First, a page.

Drazin points out that Welles' dialogue, apart from the cuckoo clock speech and the indigestion tablet line, was "otherwise in essence, if not always word for word [my emphasis], as scripted." He challenges Welles' passing comment to Peter Bogdanovich about having had "notions for the dialogue", and attempts to make out that Welles was exaggerating. The fact that rewording dialogue, and contributing one or two extra lines and one mini-monologue could quite legitimately be described as "notions for the dialogue" doesn't seem to occur to Drazin. The additional fact that Welles side-stepped Bogdanovich's "Every word of it?" question regarding the dialogue is also overlooked (by the way, the relevant page of TIOW is 220, according to Drazin).
There are more severe comments later by Drazin, attempting to make out that Reed's craftsmanlike attitude somehow made him the superior of Welles and Hitchcock.
Drazin's apparent desire to combine Reed-revisionism with attempting to bring down the auteur theory single-handed, appears during the Welles-related chapter and returns in longer and more tedious form towards the end of chapter 15. Drazin quotes Guy Hamilton quoting Reed on the "function" of a director, mentions Reed's admiration for John Ford while noting Ford's down-to-earth attitude (which he takes somehow as against auteurism), quotes Howard Hawks as saying "A very good man, asked to name the three best directors, said John Ford, John Ford, John Ford. And most of us who have studied that kind of thing, we agree on that." whilst seemingly unaware of who Hawks was paraphrasing, and takes a paragraph out to attack Hitchcock for his comfort with the auteur theory. Drazin then proceeds to praise Oliver! , saying "And for those cinephiles who calculate the worth of a director in the number of recuring motifs and themes, these really weren't hard to find": he then footnotes this comment with a list of "recurring motifs" (apparently sent him by a reader of his previous book) in Reed films which show how little he understands the theory he's attacking (for example, he tries to make out that some dustbins rattling in Odd Man Out and a silver tray rattling in Oliver! equals a recurring theme in Reed's work (I'm not joking, it's there in black and white). There's a lot of other stuff, but I don't want to analyse the whole book, most of the faults aren't of the magnitude of these, just small and frustrating (for instance, Drazin's claim that the last films of John Ford and Howard Hawks represent as great a decline in their work as Reed's do in his). Oh well.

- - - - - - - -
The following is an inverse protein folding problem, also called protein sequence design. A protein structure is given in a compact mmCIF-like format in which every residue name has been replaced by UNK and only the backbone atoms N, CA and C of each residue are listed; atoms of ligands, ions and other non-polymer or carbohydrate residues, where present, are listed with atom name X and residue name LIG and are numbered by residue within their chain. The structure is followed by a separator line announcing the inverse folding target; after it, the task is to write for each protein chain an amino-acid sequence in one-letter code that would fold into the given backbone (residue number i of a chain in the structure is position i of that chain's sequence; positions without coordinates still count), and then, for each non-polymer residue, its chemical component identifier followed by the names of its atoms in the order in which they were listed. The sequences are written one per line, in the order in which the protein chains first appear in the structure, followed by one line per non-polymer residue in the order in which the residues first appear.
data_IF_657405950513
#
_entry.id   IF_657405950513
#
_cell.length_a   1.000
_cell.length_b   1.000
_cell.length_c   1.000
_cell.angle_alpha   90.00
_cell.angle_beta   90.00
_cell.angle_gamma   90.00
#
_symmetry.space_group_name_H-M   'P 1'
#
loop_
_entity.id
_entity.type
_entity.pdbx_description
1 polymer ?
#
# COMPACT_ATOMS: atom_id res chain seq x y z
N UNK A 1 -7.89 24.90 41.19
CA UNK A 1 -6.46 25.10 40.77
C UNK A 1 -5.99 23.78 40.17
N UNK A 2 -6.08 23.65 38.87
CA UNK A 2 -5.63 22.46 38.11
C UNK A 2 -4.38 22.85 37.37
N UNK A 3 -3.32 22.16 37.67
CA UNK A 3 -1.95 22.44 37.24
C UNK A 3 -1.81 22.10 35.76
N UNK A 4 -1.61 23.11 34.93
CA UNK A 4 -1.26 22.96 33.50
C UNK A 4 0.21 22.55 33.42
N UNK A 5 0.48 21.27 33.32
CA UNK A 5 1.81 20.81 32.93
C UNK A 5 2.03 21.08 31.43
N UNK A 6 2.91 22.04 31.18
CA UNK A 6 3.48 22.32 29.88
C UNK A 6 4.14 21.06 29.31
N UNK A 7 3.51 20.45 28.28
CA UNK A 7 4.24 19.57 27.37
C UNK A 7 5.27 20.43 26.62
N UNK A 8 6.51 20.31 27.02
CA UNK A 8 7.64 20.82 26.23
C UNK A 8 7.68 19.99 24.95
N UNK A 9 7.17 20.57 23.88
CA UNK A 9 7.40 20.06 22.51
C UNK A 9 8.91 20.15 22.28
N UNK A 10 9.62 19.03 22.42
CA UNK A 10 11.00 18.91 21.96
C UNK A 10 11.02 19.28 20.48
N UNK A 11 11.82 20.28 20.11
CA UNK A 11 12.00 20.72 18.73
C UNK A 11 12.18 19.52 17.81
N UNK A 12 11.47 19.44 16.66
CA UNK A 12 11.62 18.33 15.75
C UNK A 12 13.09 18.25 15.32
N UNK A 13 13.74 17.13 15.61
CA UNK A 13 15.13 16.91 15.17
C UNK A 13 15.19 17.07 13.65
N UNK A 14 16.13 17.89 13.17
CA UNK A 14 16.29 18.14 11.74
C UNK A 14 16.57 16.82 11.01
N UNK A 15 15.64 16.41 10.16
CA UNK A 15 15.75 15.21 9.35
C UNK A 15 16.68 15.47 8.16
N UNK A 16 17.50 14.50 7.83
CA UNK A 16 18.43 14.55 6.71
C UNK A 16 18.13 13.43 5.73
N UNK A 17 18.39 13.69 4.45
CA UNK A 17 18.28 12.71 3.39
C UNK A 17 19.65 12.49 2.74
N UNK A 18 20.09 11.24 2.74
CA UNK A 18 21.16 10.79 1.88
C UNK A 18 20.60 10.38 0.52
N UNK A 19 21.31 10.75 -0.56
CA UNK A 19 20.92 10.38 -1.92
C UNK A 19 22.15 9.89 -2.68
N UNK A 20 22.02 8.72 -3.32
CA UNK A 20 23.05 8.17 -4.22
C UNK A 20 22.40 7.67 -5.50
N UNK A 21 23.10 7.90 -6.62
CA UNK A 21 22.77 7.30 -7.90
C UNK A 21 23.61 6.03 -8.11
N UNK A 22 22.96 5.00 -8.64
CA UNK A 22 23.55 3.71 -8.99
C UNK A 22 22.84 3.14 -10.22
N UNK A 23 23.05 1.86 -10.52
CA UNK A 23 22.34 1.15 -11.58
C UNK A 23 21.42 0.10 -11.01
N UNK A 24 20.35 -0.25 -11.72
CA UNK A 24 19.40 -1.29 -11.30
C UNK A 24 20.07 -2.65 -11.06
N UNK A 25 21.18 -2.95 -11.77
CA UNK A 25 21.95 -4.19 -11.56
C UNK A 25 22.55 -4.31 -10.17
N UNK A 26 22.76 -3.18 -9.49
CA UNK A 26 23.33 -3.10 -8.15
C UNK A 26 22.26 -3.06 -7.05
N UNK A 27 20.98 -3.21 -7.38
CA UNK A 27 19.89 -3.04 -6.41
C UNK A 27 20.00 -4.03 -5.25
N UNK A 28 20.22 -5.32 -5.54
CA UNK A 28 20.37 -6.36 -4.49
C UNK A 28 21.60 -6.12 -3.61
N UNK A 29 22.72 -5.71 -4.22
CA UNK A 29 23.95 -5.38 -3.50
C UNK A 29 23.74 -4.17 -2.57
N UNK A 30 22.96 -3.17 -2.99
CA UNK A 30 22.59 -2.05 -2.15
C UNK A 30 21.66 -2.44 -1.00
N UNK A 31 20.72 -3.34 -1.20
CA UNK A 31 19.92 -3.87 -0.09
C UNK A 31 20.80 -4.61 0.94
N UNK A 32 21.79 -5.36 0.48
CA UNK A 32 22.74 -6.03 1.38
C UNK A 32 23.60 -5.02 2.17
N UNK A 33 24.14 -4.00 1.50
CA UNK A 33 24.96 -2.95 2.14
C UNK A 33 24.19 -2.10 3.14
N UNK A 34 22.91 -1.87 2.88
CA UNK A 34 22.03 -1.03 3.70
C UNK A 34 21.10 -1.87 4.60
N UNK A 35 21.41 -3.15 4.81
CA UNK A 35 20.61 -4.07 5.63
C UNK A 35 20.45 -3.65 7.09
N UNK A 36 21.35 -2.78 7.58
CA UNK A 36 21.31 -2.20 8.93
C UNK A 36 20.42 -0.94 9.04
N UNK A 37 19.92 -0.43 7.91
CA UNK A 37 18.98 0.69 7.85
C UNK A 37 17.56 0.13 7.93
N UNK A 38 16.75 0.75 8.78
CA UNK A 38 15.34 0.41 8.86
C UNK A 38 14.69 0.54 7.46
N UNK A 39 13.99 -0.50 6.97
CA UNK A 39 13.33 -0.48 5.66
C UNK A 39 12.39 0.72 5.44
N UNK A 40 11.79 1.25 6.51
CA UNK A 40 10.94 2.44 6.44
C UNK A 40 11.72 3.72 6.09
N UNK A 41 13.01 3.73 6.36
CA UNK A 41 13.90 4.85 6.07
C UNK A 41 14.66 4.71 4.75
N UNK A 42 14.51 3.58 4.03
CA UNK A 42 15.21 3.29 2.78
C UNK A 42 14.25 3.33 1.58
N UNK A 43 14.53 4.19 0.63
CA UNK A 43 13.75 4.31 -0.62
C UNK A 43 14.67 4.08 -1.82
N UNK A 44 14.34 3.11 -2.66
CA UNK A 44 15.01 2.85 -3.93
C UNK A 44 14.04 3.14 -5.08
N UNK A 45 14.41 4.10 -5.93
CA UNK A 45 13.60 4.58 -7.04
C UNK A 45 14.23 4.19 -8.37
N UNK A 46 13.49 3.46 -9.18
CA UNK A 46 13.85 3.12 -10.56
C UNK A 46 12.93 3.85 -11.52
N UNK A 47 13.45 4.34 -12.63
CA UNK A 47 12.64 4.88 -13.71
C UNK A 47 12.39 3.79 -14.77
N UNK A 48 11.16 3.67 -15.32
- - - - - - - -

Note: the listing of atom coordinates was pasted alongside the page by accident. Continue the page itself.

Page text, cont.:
Looking back over what I've written, I realise that I've not been very brief, and I've concentrated more on the faults of the book than on it's strengths (though that is because the faults come more immediately to mind). So here's my capsule review: Overall the book is a mixture of naivety and occaisional malice. Good information, bad author, worth reading for occaisional insights, and in his defence, Drazin does point out the various often-overlooked ambiguities in the production of The Third Man (Selznick apparently
wasn't as stupid as has been made out, for example), the problem is a tendency to bitterness, missing the point, and an occaisionally annoyingly nostalgic tone.